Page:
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Emergence of two power blocs: Part I

Emergence of Two Power Blocs: Part I

  • Towards the end of the war, the harmony that had existed between the USSR, the USA and the British Empire began to wear thin and all the old suspicions came to the fore again.
  • Relations between Soviet Russia and the West soon became so difficult that, although no actual fighting took place directly between the two opposing camps, the decade after 1945 saw the first phase of what became known as the Cold War. This continued, in spite of several ‘thaws’, until the collapse of communism in eastern Europe in 1989-91.
  • What happened was that instead of allowing their mutual hostility to express itself in open fighting, the rival powers attacked each other with propaganda and economic measures, and with a general policy of non-cooperation.
  • Both superpowers, the USA and the USSR, gathered allies around them: between 1945 and 1948 the USSR drew into its orbit most of the states of eastern Europe, as communist governments came to power in Poland, Hungary, Romania, Bulgaria, Yugoslavia, Albania, Czechoslovakia and East Germany (1949).
  • A communist government was established in North Korea ( 1948), and the Communist bloc seemed to be further strengthened in 1949 when Mao Zedong (Mao Tse-tung) was at last victorious in the long-drawn-out civil war in China (see Section 19.4).
  • On the other hand, the USA hastened the recovery of Japan and fostered her as an ally, and worked closely with Britain and 14 other European countries, as well as with Turkey, providing them with vast economic aid in order to build up an anti-communist bloc.
  • Whatever one bloc suggested or did was viewed by the other as having ulterior and aggressive motives. There was a long wrangle, for example, over where the frontier between Poland and Germany should be, and no permanent settlement could be agreed on for Germany and Austria.
  • Then in the mid-1950s, after the death of Stalin (1953), the new Russian leaders began to talk about ‘peaceful coexistence’, mainly to give the USSR a much-needed break from its economic and military burdens. The icy atmosphere between the two blocs began to thaw: in 1955 it was agreed to remove all occupying troops from Austria.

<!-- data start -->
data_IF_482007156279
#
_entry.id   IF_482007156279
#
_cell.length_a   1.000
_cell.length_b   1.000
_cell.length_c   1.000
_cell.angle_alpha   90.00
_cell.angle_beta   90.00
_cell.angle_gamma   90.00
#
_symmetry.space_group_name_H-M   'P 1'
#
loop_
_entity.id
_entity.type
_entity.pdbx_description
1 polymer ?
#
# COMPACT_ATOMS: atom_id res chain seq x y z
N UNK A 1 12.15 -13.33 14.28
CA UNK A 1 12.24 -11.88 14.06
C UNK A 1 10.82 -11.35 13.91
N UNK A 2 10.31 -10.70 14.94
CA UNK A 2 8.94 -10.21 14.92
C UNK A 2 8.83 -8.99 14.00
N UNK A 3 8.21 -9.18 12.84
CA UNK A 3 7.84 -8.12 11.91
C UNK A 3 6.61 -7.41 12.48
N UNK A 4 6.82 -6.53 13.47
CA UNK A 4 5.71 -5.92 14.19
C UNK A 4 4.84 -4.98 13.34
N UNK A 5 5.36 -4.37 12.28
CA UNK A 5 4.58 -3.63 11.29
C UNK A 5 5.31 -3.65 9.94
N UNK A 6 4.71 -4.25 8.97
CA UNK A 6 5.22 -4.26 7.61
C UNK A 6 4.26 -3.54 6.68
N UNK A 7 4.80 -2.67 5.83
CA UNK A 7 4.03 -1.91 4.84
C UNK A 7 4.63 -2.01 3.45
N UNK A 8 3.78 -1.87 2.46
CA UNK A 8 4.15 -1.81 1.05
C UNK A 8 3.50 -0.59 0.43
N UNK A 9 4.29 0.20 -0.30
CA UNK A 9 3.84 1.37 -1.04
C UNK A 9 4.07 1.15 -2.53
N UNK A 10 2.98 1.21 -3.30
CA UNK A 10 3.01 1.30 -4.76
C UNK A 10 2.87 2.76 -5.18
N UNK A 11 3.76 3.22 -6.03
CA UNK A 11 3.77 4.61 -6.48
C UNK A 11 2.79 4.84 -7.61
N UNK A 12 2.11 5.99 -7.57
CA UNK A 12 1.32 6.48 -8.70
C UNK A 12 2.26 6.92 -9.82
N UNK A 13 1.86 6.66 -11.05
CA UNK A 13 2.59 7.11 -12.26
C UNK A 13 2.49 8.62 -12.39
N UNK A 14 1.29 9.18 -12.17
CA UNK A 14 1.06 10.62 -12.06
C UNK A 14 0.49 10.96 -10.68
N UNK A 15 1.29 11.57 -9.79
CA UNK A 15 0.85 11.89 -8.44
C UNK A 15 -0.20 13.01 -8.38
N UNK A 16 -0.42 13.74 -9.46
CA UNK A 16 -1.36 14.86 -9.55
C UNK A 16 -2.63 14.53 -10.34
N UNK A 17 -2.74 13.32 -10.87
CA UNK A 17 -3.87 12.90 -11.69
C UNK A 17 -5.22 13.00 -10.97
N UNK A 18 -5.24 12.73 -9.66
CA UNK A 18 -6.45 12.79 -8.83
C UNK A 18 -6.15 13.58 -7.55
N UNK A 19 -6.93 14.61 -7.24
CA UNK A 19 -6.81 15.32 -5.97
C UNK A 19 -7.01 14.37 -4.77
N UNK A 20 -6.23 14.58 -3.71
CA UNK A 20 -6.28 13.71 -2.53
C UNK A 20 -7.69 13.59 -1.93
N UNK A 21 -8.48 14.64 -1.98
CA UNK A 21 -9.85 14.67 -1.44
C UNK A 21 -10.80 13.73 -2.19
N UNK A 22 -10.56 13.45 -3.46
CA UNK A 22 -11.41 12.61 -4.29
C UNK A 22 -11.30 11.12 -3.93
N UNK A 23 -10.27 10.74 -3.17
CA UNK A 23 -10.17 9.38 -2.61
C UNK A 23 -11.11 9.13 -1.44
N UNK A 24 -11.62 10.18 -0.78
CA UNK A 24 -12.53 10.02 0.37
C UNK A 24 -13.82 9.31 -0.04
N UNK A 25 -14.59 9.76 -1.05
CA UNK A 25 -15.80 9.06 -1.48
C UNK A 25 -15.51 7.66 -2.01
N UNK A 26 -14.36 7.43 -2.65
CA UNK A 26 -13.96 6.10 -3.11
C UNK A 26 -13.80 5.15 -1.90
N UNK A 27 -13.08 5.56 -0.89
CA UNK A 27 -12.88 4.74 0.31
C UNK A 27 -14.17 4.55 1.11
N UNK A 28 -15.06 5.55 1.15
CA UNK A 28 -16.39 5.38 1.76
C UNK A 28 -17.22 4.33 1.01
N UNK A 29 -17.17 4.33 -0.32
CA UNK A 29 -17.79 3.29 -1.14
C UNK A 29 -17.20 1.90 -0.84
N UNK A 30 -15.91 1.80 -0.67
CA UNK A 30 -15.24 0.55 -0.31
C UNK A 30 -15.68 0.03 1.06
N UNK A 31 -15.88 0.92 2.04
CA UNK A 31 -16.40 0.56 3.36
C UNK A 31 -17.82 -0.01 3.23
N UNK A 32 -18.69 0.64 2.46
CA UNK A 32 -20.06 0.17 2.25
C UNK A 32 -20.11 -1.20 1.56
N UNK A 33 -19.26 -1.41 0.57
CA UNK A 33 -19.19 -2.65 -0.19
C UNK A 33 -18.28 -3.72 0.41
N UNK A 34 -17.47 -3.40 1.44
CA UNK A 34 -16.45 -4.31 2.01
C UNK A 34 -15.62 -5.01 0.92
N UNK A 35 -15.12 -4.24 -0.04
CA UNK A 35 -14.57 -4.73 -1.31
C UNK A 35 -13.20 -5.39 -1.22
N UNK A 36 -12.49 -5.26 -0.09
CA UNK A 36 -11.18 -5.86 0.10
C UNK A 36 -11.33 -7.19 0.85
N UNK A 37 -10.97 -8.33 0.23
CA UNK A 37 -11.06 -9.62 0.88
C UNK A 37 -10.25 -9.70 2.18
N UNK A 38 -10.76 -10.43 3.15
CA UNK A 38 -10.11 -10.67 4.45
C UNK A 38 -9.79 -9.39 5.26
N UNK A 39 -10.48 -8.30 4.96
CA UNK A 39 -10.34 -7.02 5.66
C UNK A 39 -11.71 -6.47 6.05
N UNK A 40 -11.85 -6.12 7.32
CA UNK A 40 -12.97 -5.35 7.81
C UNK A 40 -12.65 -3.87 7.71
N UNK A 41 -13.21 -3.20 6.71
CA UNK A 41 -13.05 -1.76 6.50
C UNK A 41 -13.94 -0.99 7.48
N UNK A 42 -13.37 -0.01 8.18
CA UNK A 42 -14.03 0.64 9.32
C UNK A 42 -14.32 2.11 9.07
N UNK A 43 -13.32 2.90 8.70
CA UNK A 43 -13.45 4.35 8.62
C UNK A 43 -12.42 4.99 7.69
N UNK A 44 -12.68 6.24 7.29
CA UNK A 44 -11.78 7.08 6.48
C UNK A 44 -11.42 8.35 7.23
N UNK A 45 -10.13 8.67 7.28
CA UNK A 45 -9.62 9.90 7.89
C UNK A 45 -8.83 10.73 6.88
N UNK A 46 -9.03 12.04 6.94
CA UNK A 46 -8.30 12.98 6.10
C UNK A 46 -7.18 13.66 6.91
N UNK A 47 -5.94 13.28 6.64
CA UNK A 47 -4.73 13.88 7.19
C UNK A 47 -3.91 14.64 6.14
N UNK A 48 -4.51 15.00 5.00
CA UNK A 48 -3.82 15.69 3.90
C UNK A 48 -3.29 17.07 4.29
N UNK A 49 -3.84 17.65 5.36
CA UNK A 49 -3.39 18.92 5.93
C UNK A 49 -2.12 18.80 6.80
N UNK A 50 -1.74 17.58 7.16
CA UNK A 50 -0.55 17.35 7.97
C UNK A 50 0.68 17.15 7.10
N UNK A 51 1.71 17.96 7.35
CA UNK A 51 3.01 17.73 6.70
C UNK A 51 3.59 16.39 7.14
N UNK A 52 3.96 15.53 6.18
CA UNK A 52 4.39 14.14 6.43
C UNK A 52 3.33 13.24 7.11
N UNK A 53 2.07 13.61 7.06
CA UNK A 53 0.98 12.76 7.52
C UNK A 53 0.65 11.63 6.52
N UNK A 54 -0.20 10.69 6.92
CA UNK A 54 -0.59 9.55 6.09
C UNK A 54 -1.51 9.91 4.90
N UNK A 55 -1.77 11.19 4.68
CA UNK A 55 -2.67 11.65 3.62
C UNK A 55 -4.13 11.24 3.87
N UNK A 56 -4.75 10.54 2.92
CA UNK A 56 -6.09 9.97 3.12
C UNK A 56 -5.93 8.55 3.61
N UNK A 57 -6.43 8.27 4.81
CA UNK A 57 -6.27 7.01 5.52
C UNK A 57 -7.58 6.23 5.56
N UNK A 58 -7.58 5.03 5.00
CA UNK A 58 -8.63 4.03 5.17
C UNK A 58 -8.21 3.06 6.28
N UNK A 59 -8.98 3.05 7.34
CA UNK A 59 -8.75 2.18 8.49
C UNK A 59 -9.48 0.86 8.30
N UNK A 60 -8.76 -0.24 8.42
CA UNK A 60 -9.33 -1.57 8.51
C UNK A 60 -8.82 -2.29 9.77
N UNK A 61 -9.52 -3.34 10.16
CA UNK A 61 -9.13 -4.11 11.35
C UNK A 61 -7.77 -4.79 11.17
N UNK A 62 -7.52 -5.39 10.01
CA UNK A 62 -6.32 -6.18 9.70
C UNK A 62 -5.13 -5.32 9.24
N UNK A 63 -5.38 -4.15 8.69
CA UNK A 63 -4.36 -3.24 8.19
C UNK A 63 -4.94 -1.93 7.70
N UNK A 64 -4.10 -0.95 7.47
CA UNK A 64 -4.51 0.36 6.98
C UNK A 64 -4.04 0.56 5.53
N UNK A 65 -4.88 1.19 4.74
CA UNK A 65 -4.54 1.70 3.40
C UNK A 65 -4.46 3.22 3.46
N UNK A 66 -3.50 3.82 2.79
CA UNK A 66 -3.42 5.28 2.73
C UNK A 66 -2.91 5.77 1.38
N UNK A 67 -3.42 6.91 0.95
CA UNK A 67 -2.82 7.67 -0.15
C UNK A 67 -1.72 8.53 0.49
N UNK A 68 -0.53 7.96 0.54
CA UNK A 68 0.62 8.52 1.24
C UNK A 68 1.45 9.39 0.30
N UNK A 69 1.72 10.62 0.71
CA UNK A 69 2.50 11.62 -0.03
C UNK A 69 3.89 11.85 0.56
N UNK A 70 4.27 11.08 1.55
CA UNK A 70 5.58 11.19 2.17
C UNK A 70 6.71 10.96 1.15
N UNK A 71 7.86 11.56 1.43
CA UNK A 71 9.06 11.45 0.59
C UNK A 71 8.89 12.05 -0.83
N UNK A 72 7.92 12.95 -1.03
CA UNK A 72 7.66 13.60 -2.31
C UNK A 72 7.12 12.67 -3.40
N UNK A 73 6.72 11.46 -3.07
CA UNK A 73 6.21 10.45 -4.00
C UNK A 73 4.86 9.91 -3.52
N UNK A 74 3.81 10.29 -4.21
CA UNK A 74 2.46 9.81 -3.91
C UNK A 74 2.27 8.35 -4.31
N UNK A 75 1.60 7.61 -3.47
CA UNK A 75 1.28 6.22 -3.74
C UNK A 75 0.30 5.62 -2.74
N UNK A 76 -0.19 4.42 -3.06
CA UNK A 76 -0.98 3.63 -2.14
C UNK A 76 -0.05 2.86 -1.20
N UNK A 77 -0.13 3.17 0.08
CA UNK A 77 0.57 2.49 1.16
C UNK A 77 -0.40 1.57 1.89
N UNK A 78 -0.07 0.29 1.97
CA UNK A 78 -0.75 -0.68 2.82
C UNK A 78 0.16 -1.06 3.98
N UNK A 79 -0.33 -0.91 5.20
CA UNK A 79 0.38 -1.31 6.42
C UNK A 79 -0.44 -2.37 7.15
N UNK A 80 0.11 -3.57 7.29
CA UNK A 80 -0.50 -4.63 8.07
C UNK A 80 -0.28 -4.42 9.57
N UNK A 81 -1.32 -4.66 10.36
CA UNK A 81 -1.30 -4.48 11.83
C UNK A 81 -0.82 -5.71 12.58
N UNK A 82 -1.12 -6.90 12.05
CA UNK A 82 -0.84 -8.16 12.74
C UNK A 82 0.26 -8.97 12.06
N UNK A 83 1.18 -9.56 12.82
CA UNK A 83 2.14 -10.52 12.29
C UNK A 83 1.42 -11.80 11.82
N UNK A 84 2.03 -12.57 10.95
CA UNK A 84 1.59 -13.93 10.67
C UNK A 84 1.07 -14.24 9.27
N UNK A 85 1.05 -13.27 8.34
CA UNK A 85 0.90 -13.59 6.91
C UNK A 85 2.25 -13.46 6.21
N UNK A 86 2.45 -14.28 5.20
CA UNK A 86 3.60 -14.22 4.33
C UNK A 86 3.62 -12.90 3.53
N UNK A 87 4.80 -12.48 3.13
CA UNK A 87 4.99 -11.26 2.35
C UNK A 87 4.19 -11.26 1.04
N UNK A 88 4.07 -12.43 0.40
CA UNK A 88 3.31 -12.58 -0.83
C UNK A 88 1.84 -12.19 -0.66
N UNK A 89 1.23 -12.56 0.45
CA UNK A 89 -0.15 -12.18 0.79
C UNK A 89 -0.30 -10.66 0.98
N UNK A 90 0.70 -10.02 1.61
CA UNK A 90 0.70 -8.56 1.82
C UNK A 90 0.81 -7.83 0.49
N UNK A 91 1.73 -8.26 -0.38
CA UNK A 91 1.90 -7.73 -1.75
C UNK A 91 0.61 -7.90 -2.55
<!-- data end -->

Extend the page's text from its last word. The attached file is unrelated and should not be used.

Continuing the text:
• However, relations did not improve sufficiently to allow agreement on Germany, and tensions mounted again over Vietnam and the Cuban missiles crisis (1962).
  • The Cold War moved into a new phase in the later 1960s when both sides took initiatives to reduce tensions. Known as detente, this brought a marked improvement in international relations, including the signing of the Strategic Arms Limitation Treaty in 1972.
  • Detente did not end superpower rivalry, and the Soviet invasion of Afghanistan in 1979 heightened international tensions once more. The Cold War came to an end in 1989-91 with the collapse of the Soviet Union.

Introduction

  • The Cold War was a state of political and military tension after World War II between powers in the Western Bloc (the United States, its NATO allies and others) and powers in the Eastern Bloc (the Soviet Union and its allies in the Warsaw Pact).
    • Historians have not fully agreed on the dates, but 1947–1991 is common.
    • It was termed as “cold” because there was no large-scale fighting directly between the two sides, although there were major regional wars in Korea, Vietnam and Afghanistan that the two sides supported.
  • The Cold War split the temporary wartime alliance against Nazi Germany, leaving the USSR and the US as two superpowers with profound economic and political differences: the former being a single-party Marxist–Leninist state, and the latter being a capitalist state with generally free elections.
  • The two superpowers never engaged directly in full-scale armed combat but they each armed heavily in preparation of a possible all-out nuclear world war. Each side had a nuclear deterrent that deterred an attack by the other side, on the basis that such an attack would lead to total destruction of the attacker: the doctrine of mutually assured destruction or MAD.
  • Aside from the development of the two sides’ nuclear arsenals, and deployment of conventional military forces, the struggle for dominance was expressed via proxy wars around the globe, psychological warfare, propaganda and espionage, and technological competitions such as the Space Race.
  • Origins of the term: